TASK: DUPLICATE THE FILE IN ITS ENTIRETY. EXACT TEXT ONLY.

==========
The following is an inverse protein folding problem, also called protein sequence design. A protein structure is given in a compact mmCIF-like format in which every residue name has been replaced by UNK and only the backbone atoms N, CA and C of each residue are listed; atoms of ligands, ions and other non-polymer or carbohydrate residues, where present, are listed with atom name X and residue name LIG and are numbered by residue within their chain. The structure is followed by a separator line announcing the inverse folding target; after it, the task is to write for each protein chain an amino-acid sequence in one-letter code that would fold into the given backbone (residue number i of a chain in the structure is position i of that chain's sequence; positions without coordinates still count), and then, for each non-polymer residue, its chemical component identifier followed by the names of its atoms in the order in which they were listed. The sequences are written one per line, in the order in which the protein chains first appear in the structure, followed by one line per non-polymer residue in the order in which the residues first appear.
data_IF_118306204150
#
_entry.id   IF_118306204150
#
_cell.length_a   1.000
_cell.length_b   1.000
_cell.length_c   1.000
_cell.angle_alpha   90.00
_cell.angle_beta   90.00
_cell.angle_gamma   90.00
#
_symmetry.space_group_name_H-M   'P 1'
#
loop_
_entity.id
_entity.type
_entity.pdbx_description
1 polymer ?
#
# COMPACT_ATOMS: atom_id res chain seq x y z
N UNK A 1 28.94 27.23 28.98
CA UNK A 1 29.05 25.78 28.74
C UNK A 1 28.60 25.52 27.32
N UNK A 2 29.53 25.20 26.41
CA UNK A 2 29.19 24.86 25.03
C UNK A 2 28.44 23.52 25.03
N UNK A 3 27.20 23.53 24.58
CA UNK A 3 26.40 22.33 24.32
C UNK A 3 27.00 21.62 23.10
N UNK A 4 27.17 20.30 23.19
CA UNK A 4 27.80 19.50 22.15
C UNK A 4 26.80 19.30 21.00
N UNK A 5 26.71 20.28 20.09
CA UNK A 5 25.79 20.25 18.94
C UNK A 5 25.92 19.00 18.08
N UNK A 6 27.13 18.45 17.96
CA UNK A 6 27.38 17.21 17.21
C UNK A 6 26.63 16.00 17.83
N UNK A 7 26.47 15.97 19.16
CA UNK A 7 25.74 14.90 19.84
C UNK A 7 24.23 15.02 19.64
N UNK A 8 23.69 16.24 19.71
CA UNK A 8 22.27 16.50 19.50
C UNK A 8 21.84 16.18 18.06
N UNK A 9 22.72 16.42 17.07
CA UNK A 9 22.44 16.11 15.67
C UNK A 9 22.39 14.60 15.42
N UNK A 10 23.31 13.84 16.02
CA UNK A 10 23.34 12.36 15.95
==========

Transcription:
The following is an inverse protein folding problem, also called protein sequence design. A protein structure is given in a compact mmCIF-like format in which every residue name has been replaced by UNK and only the backbone atoms N, CA and C of each residue are listed; atoms of ligands, ions and other non-polymer or carbohydrate residues, where present, are listed with atom name X and residue name LIG and are numbered by residue within their chain. The structure is followed by a separator line announcing the inverse folding target; after it, the task is to write for each protein chain an amino-acid sequence in one-letter code that would fold into the given backbone (residue number i of a chain in the structure is position i of that chain's sequence; positions without coordinates still count), and then, for each non-polymer residue, its chemical component identifier followed by the names of its atoms in the order in which they were listed. The sequences are written one per line, in the order in which the protein chains first appear in the structure, followed by one line per non-polymer residue in the order in which the residues first appear.
data_IF_118306204150
#
_entry.id   IF_118306204150
#
_cell.length_a   1.000
_cell.length_b   1.000
_cell.length_c   1.000
_cell.angle_alpha   90.00
_cell.angle_beta   90.00
_cell.angle_gamma   90.00
#
_symmetry.space_group_name_H-M   'P 1'
#
loop_
_entity.id
_entity.type
_entity.pdbx_description
1 polymer ?
#
# COMPACT_ATOMS: atom_id res chain seq x y z
N UNK A 1 28.94 27.23 28.98
CA UNK A 1 29.05 25.78 28.74
C UNK A 1 28.60 25.52 27.32
N UNK A 2 29.53 25.20 26.41
CA UNK A 2 29.19 24.86 25.03
C UNK A 2 28.44 23.52 25.03
N UNK A 3 27.20 23.53 24.58
CA UNK A 3 26.40 22.33 24.32
C UNK A 3 27.00 21.62 23.10
N UNK A 4 27.17 20.30 23.19
CA UNK A 4 27.80 19.50 22.15
C UNK A 4 26.80 19.30 21.00
N UNK A 5 26.71 20.28 20.09
CA UNK A 5 25.79 20.25 18.94
C UNK A 5 25.92 19.00 18.08
N UNK A 6 27.13 18.45 17.96
CA UNK A 6 27.38 17.21 17.21
C UNK A 6 26.63 16.00 17.83
N UNK A 7 26.47 15.97 19.16
CA UNK A 7 25.74 14.90 19.84
C UNK A 7 24.23 15.02 19.64
N UNK A 8 23.69 16.24 19.71
CA UNK A 8 22.27 16.50 19.50
C UNK A 8 21.84 16.18 18.06
N UNK A 9 22.72 16.42 17.07
CA UNK A 9 22.44 16.11 15.67
C UNK A 9 22.39 14.60 15.42
N UNK A 10 23.31 13.84 16.02
CA UNK A 10 23.34 12.36 15.95